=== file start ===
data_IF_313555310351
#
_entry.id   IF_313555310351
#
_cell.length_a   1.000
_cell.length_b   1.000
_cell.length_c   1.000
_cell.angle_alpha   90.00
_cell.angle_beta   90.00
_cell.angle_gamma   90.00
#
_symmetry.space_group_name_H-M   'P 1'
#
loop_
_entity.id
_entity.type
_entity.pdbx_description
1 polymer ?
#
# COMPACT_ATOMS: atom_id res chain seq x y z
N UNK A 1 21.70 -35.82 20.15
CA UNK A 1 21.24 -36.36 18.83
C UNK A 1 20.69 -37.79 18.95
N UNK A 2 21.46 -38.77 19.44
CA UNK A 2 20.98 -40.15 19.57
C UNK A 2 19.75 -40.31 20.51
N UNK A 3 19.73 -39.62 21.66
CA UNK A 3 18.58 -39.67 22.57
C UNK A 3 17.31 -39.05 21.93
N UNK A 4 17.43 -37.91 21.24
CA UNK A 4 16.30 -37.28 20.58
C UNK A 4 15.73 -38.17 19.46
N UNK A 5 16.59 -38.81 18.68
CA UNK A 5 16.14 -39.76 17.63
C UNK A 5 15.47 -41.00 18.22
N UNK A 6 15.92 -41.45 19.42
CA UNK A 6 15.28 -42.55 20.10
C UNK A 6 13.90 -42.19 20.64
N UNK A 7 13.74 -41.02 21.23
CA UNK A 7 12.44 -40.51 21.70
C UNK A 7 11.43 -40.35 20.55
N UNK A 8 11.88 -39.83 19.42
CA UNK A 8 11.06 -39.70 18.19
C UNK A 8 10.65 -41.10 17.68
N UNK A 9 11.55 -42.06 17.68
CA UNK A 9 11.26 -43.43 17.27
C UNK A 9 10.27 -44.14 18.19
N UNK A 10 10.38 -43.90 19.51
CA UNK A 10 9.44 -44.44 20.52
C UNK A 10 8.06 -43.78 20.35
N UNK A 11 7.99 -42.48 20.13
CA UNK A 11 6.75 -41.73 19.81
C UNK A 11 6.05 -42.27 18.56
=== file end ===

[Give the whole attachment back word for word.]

data_IF_313555310351
#
_entry.id   IF_313555310351
#
_cell.length_a   1.000
_cell.length_b   1.000
_cell.length_c   1.000
_cell.angle_alpha   90.00
_cell.angle_beta   90.00
_cell.angle_gamma   90.00
#
_symmetry.space_group_name_H-M   'P 1'
#
loop_
_entity.id
_entity.type
_entity.pdbx_description
1 polymer ?
#
# COMPACT_ATOMS: atom_id res chain seq x y z
N UNK A 1 21.70 -35.82 20.15
CA UNK A 1 21.24 -36.36 18.83
C UNK A 1 20.69 -37.79 18.95
N UNK A 2 21.46 -38.77 19.44
CA UNK A 2 20.98 -40.15 19.57
C UNK A 2 19.75 -40.31 20.51
N UNK A 3 19.73 -39.62 21.66
CA UNK A 3 18.58 -39.67 22.57
C UNK A 3 17.31 -39.05 21.93
N UNK A 4 17.43 -37.91 21.24
CA UNK A 4 16.30 -37.28 20.58
C UNK A 4 15.73 -38.17 19.46
N UNK A 5 16.59 -38.81 18.68
CA UNK A 5 16.14 -39.76 17.63
C UNK A 5 15.47 -41.00 18.22
N UNK A 6 15.92 -41.45 19.42
CA UNK A 6 15.28 -42.55 20.10
C UNK A 6 13.90 -42.19 20.64
N UNK A 7 13.74 -41.02 21.23
CA UNK A 7 12.44 -40.51 21.70
C UNK A 7 11.43 -40.35 20.55
N UNK A 8 11.88 -39.83 19.42
CA UNK A 8 11.06 -39.70 18.19
C UNK A 8 10.65 -41.10 17.68
N UNK A 9 11.55 -42.06 17.68
CA UNK A 9 11.26 -43.43 17.27
C UNK A 9 10.27 -44.14 18.19
N UNK A 10 10.38 -43.90 19.51
CA UNK A 10 9.44 -44.44 20.52
C UNK A 10 8.06 -43.78 20.35
N UNK A 11 7.99 -42.48 20.13
CA UNK A 11 6.75 -41.73 19.81
C UNK A 11 6.05 -42.27 18.56